Tag Archives: Where Justice Dwells

A Sukkah Occupies Wall Street

Last week, Rabbi Jill Jacobs wrote about Sukkot and social justice and asked discussed the importance of place. Her most recent bookWhere Justice Dwells: A Hands-On Guide to Doing Social Justice in Your Jewish Community (Jewish Lights), is now available.

As I write this blog post, I am preparing to teach at Occupy Wall Street on Monday. Following a successful Kol Nidrei service, a Jewish contingent there has constructed a sukkah — the temporary hut in which Jews traditionally eat — and even sleep — during Sukkot.

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Does Place Matter?

Yesterday, Rabbi Jill Jacobs wrote about Sukkot and social justice. Her most recent book, Where Justice Dwells: A Hands-On Guide to Doing Social Justice in Your Jewish Community (Jewish Lights), is now available.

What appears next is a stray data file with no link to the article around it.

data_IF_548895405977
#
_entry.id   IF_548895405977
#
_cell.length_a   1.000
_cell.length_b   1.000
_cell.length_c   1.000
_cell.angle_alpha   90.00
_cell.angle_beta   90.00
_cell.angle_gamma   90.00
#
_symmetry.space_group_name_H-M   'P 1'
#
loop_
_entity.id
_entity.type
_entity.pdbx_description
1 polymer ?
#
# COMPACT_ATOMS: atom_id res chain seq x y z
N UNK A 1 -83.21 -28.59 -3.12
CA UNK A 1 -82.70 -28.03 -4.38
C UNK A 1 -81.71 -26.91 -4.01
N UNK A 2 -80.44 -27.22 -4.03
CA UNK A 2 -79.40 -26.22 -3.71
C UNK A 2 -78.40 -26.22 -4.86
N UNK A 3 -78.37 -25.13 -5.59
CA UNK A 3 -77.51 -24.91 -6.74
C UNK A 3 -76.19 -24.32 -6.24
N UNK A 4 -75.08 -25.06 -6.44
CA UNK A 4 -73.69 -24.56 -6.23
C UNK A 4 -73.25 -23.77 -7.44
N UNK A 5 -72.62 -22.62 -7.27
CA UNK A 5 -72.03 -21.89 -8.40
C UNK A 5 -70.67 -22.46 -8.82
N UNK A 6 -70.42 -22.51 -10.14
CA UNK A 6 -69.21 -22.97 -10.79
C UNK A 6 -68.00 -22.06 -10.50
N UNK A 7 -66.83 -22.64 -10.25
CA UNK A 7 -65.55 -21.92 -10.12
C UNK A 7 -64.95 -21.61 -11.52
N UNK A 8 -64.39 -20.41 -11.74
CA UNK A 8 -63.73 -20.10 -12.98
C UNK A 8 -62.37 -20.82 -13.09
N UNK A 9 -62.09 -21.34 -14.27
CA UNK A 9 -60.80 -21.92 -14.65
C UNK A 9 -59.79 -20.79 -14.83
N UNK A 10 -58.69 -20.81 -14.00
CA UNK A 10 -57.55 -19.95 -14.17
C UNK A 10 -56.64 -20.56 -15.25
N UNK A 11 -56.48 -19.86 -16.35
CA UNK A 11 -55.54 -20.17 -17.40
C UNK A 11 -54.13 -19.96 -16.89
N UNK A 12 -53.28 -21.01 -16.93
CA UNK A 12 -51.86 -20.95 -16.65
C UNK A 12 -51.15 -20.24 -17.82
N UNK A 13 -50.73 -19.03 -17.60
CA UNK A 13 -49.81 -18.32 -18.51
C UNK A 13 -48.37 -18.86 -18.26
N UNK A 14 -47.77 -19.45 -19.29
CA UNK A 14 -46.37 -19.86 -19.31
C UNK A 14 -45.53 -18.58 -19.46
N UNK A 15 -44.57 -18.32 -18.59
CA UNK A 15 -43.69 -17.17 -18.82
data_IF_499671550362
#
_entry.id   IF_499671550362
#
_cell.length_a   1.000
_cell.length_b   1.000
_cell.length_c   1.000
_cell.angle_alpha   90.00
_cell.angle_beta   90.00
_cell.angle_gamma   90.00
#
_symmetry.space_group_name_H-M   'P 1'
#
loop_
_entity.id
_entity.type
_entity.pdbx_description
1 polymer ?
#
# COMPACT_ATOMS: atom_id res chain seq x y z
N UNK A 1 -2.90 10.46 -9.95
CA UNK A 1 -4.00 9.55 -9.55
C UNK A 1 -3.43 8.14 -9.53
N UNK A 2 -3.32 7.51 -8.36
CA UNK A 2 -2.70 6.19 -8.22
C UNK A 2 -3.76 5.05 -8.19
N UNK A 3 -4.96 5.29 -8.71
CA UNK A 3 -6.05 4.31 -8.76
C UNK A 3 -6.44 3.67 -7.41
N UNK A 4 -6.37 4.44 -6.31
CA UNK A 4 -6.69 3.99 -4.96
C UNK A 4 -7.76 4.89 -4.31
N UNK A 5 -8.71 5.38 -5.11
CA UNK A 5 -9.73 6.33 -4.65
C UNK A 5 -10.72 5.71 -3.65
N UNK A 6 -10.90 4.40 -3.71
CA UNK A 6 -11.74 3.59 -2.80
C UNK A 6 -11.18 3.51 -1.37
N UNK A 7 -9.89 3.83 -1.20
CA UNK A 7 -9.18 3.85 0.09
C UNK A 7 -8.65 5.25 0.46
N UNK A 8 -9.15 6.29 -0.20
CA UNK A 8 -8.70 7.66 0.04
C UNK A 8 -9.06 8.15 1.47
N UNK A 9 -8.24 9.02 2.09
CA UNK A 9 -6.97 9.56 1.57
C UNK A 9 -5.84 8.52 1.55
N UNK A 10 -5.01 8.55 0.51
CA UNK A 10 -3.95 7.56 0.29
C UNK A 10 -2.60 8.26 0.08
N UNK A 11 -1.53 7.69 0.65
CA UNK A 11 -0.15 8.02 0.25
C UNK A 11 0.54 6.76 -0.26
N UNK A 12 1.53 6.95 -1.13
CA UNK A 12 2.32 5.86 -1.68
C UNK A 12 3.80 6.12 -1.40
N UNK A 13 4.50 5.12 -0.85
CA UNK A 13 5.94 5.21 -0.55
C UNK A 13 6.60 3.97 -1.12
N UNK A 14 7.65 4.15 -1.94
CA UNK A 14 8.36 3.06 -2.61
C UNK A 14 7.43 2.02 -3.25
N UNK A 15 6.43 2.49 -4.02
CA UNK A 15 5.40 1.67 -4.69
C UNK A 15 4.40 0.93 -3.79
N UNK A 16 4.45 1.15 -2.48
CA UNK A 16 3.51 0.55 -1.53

I started Where Justice Dwells: A Hands-On Guide to Doing Social Justice in Your Jewish Community with a question: Does place matter?

Continue reading here.

 

Sukkot and Social Justice

Rabbi Jill Jacobs is the author of Where Justice Dwells: A Hands-On-Guide for Doing Social Justice in Your Jewish Community (Jewish Lights).

My initial venture into Jewish social justice came my first year of rabbinical school at the Jewish Theological Seminary. Determined to learn something about Harlem — the neighborhood that bounded my school to the north and east—I got involved with a community organizing effort to help residents avoid eviction and ensure safe living conditions. At the time, New York City was in the process of ridding itself of thousands of buildings that had defaulted to city ownership when landlords abandoned them during the fiscal crisis of the 1970s and 1980s. In the late ’90s, as housing prices in Harlem were rising, the city began selling these buildings to for-profit landlords, who often found ways to evict long-term tenants or to push them out by refusing to turn on the hot water, or to do needed repairs.

Continue reading here.